Pivotally connected at 34 to the sides of the frame at the rear end thereof is a yoke 35 which has. its bight 36 offset and has extensions 31 spaced outwardly from the bight 36 to provide therewith two sets of bearings in which wheels 38 are supported. A knee link 40 is pivoted at 4| to the frame forwardly .of the pivots 34 and is pivoted at 42 to the yoke 35, and may serve to the same plane as the frame 20. The wheels 38 are supported on removable axles 44.

A hammock 45 of sufficient length to accommodate an infant has a hem 46 looped about the frame 20 and a pair ofleg holes 41 so located as to conveniently receive the legs of a child seated on the rear portion 48 of the hammock. Intermediate portions 50 of the sides of the frame are left free of the hemto provide anchorages about which flexible strap sections 5| are looped as at 52, said sections being formed to be detachably buckled together as at 53 to form a safety belt and to retain bed clothes in which the infant may be wrapped. The frame 20 is free at other shown in Fig. 3 but with the wheels removed and 55 places 55, having holes towhich the hooks 51 at the ends of flexible straps 58 may be detachably anchored, as shown in Fig. 7 so that the baby holder may be carried like a basket, with such straps resting on the carrier's arm.

Pivotally connected at 60 to one of said intermediate portions 50 is a spring arm adapted to 5 bridge said portions 50 under the hammock 45 as shown in Figs. 6, 8, and 10, dividing the hammock into a seating section 52 and a shelf section 83 adapted to support playthings and the like within easy reach of the infant. The free end of the arm 8| has a hook 35 adapted to spring into a socket 88 in the other portion. When the arm SI is not in use, it may extend alongside the frame 20 and be held by a fabric or other sling. 81 se-. cured to a side of the hammock.

Detachably secured to the front end I0 of the frame as by bolt and nut means I2 are hook members I3, each having a series of holes 14 selectively adapted to receive the bolts. The hooks may be covered by rubber tubing I5 or the like and may be arranged in the same plane to form a bumper 18 as shown in Fig. 6 or they may be arranged as hangers as shown in Fig. 8. to support one end of the hammock from the back I8 of the front seat of an automobile, while the other end of the hammock is supported on the rear seat 18. The difference in height between the 'back of the front seat and the front ofthe rear seat may vary in different automobiles, and it will-be appreciated that by securing the hooks at the appropriate holes 14 the hammock may be made to lie in a horizontal or any other plane for the comfort of the infant, irrespective of the automobile in which it is mounted.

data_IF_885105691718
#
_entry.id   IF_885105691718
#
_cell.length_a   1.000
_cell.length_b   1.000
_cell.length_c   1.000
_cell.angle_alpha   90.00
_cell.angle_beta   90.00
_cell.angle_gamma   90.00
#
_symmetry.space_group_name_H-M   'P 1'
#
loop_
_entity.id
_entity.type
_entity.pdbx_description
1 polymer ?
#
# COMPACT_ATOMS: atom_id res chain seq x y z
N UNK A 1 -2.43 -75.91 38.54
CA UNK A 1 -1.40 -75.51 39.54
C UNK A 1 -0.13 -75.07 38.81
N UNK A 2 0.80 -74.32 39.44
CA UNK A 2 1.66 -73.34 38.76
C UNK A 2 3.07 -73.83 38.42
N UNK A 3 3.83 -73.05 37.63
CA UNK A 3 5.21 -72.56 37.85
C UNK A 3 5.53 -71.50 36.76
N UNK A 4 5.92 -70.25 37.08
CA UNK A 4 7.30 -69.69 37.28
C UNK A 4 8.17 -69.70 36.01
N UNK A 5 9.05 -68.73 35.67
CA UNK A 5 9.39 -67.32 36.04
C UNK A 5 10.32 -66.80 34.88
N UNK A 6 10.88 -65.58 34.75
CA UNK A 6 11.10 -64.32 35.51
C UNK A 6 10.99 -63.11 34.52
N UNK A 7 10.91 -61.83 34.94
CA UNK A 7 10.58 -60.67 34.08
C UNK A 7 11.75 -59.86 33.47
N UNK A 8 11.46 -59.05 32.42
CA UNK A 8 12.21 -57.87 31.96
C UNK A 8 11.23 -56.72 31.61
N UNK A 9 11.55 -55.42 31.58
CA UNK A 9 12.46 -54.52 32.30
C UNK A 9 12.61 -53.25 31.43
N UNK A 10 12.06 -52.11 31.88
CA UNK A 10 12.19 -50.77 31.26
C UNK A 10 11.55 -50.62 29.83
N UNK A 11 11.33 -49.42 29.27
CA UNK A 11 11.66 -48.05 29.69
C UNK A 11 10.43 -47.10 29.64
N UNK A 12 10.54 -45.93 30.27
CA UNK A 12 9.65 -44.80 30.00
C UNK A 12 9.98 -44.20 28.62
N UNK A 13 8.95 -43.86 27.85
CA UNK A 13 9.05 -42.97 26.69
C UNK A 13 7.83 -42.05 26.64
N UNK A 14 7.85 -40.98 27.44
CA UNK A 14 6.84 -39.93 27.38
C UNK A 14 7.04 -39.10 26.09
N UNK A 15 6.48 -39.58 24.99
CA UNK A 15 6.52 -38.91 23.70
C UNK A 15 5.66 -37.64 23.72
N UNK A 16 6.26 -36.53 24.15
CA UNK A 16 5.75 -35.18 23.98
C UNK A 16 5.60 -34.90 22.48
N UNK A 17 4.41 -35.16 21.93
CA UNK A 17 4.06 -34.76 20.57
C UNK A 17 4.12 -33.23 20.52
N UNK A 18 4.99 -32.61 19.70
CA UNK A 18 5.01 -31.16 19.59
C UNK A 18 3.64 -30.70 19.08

Inthe event the hammock is mounted in the automobile in the absence of the wheels 38, the bight 38 will rest on the rear seat and a corresponding adjustment, if necessary, may be made in the attachment of the hooks. Installed in the automobile, the hammock may be adjusted by the employment of the arm 8| so that the infant may sit up, just as when it is installed on a floor.

The frame 20 is equipped to support a hood and, to this end, is provided with a rivet 8| hav ing a head 82 which is sufficiently spaced from the frame 20 to provide a .shank portion 83 adapted to be received in a slot 88 in a preferably metal strap 85. Spaced rearwardly from the pin 8I is a detachable bolt '86 extending outwardly and adapted to pass through a hole 81 in the strap 85 and to receive on the outer side of the strap 85 a nut 88. This structure is provided on each side of the frame, the strap portions being inserted alongside the outer face of the frame 20 and within the separate loop 90 of the hem IS. The strap 85 is thus securely fastened to the frame" and yet may be readily removed simply by removing the bolt and nut at each side, and withdrawing the side of the strap 85 rearwardly. By reverse movements the strap is assembled with the rivet 8| and bolt 88.

The strap 85 extends at an angle upwardly from the points of its connection at 86 and secured thereto at 82 is a hood 83, the forward por tion of the hood being hemmed at 84 about a strap 85 pivotally connected at 96 to a lower portion of the strap 85. Connected to the sides of the strap 85 are rivets 98 adapted to be detachably received in slots 89 of brace links I00 pivoted at IN to the strap 85. When the links I00 are connected with the rivets 98, as shown in Fig. 2, the hood 93 is stretched taut, said hood having a portion I03 depending from the strap 85 to substantially close the rear upper side 01 the hammock. When the links I00 are separated from the rivets 98, said links may be allowed to hang as shown in dotted lines, and the hood 93 may be collapsed to the position shown in dotted lines. The upper end I05 of the strap serves as a handle.